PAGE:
When Will Matt Cain Be Matt Cain Again?
Tonight, Matt Cain will take the bump for the San Francisco Giants as they take on the Rockies in Coors Field. That should be a good thing, right? If there's someone who isn't Madison Bumgarner pitching, shouldn't Cain be the next-best-thing?
Then why exactly do I feel a sense of impending doom surrounding the Giants tonight?
Cain hasn't exactly lit up the world this season considering his 2-2 record and his sad 5.04 ERA. Among Giants starters, the stars have been Bumgarner and, no seriously, Barry Zito. Ryan Vogelsong is the only pitcher on the staff with a higher ERA, and he's been serving up hits on platters like they're Crazy Crab'z sandwiches.
It's not too tough to imagine that Cain will fix his woes soon. But what exactly are those woes, and what should you be on the lookout for to make sure they're fixed? We decided to delve deeper into the rabbit hole of Cain's sad stats to find out.
Let's start with the stat that makes absolutely zero sense - Cain's 10 homeruns allowed so far this year in 50 innings pitched. By comparison, Cain allowed just nine bombs in 2011 and had averaged just 17.9 homeruns per season since becoming a full-time Giants starter in 2006.
Those ten homeruns correspond to 4.8 percent of opponents' plate appearances; the MLB average amount sits at 2.7 percent. Among qualified pitchers, only Marco Estrada, teammate Vogelsong, Mark Buehrle, and Jeremy Guthrie have allowed a larger percentage. That's not a good sign.
The issue doesn't come with the percentage of fly balls that are going for homeruns. Yes, a high 12.5 percent of fly balls have traveled out of the ballpark, but that figure sits only 5.7 percent above last season's mark and places Cain in only 13th-highest among qualified pitchers. Instead, the main issue comes with how many fly balls he's allowing in general.
Cain's never been a ground-ball master overall; his ground ball to fly ball ratio has never been above 0.74. He's all about those fly balls. But this season represents even more fly balls by even Cain's standards - his 0.59 GB/FB ratio sits 0.02 below his career average and 96th among 105 qualified pitchers. That's right - Cain is in the top ten of pitchers with the highest ratio of fly balls allowed.
That means that when those hitters get going and start hitting balls deeper, it's going to spell a bad time for Cain. The number of homeruns may change, but those fly balls won't. He just needs to keep them in the ballpark at a higher rate.
Just One More Double-Play?
It's kind of hard to blame the defense for Cain's failures when his .237 batting average on balls in play (BABIP) is an absurdly low figure. In general, Cain has actually had pretty good luck when balls are hit to where his fielders have a chance. That's not his main issue.
Those fielders, though, do have a tiny bit of trouble getting out just more than one batter at a time. The Giants have had 27 double-play opportunities with Cain on the mound so far this season. They have converted exactly one. A. Single. Opportunity.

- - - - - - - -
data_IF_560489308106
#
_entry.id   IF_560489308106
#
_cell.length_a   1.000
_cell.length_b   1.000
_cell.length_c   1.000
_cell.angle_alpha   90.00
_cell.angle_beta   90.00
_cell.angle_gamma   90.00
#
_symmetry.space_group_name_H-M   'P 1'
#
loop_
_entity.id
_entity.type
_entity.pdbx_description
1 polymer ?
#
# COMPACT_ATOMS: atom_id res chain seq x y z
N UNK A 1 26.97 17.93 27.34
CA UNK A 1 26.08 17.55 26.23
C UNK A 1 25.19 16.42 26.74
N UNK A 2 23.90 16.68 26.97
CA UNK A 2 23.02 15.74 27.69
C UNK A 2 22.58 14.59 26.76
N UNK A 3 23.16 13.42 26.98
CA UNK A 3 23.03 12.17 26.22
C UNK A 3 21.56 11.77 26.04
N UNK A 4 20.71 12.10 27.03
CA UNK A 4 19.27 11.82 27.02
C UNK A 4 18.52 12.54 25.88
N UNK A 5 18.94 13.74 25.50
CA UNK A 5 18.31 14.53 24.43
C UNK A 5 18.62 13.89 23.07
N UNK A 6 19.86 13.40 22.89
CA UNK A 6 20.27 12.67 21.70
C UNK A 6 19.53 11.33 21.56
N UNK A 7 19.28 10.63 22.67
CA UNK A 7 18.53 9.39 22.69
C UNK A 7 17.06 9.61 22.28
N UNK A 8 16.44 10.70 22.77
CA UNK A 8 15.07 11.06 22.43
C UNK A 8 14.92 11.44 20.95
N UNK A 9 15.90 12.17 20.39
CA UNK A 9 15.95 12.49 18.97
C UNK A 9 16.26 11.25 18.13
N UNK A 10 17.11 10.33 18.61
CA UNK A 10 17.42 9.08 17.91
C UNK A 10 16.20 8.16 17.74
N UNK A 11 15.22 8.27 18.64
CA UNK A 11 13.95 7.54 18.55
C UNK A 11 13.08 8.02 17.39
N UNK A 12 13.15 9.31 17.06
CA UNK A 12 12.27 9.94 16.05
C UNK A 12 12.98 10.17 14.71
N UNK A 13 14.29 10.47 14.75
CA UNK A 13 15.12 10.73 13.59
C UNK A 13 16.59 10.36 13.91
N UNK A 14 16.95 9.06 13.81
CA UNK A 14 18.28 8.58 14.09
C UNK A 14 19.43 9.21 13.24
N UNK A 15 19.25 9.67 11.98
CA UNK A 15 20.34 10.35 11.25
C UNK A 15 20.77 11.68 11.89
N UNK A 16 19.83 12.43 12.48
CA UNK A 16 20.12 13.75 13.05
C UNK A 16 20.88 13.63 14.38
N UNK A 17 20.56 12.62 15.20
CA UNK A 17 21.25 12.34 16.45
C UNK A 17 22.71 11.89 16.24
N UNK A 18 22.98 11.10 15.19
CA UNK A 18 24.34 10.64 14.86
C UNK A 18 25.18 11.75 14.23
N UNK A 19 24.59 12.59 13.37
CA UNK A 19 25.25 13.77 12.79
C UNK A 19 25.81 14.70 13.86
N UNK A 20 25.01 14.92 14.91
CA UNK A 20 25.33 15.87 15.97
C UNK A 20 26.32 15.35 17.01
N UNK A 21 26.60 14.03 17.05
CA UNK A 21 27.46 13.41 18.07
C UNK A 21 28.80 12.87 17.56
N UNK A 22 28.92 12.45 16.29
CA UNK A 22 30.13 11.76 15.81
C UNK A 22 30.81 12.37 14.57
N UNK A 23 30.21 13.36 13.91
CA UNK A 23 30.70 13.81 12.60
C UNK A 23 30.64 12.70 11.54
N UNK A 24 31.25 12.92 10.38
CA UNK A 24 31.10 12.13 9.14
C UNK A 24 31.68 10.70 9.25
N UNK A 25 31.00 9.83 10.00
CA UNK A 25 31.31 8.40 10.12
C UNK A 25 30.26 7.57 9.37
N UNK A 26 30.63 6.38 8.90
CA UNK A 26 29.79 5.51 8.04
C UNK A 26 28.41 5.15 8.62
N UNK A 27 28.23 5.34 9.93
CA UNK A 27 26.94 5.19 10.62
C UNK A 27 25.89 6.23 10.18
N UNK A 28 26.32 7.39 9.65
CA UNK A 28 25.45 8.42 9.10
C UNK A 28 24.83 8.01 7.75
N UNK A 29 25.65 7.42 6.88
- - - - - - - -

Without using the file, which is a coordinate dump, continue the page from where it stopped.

Granted, I just spent a tiny bit of time discussing how Cain is a fly ball pitcher. My 23-year-old amnesia isn't that poor. But even with his history of fly balls, Cain has never converted less than six percent of double-play opportunities before this season. For his career, the pitcher holds an eight percent conversion rate.
And that sad figure places Cain near the bottom of all starters once more. 122 MLB pitchers have seen at least 25 double-play opportunities so far this season. Only six (Matt Moore, Kyle Kendrick, Wade LeBlanc, Alexi Ogando, Justin Grimm, and C.J. Wilson) have a lower conversion rate than Cain's four percent. And each one of those guys also only have one DP turned, just in more opportunities.
The Next Step
Through his first 210 batters faced this season, 65 percent of Cain's first pitches have been strikes. That's a good thing, right? I figure that the more strikes you have, the more successful you are. They taught me that at the Bobby V school of pitching good and stuff.
So why is it that Cain can't get to an 0-2 count to save his life? Only 45 of the batters he's faced, or 21 percent, have gotten to an 0-2 count. Last season, that number was 24 percent. For his career, that number is 26 percent. Three seasons ago, that number was 30 percent.
Couple that with a low success rate on those few opportunities - only 40 percent of pitches thrown on 0-2 counts have been strikes - and Cain just doesn't have the count advantage like he used to. His strikeout rate may still be a solid 20.6 percent, but he's having to deal with tougher pitchers counts in order to get there.
All of these problems are easily fixable and should turn around in time. In the present, though, Cain has been a bit of a headache for Giants fans. It's nothing they can't overcome, and they are first in the NL West, after all. But watching out for Cain may be an important storyline as the season turns into the stretch.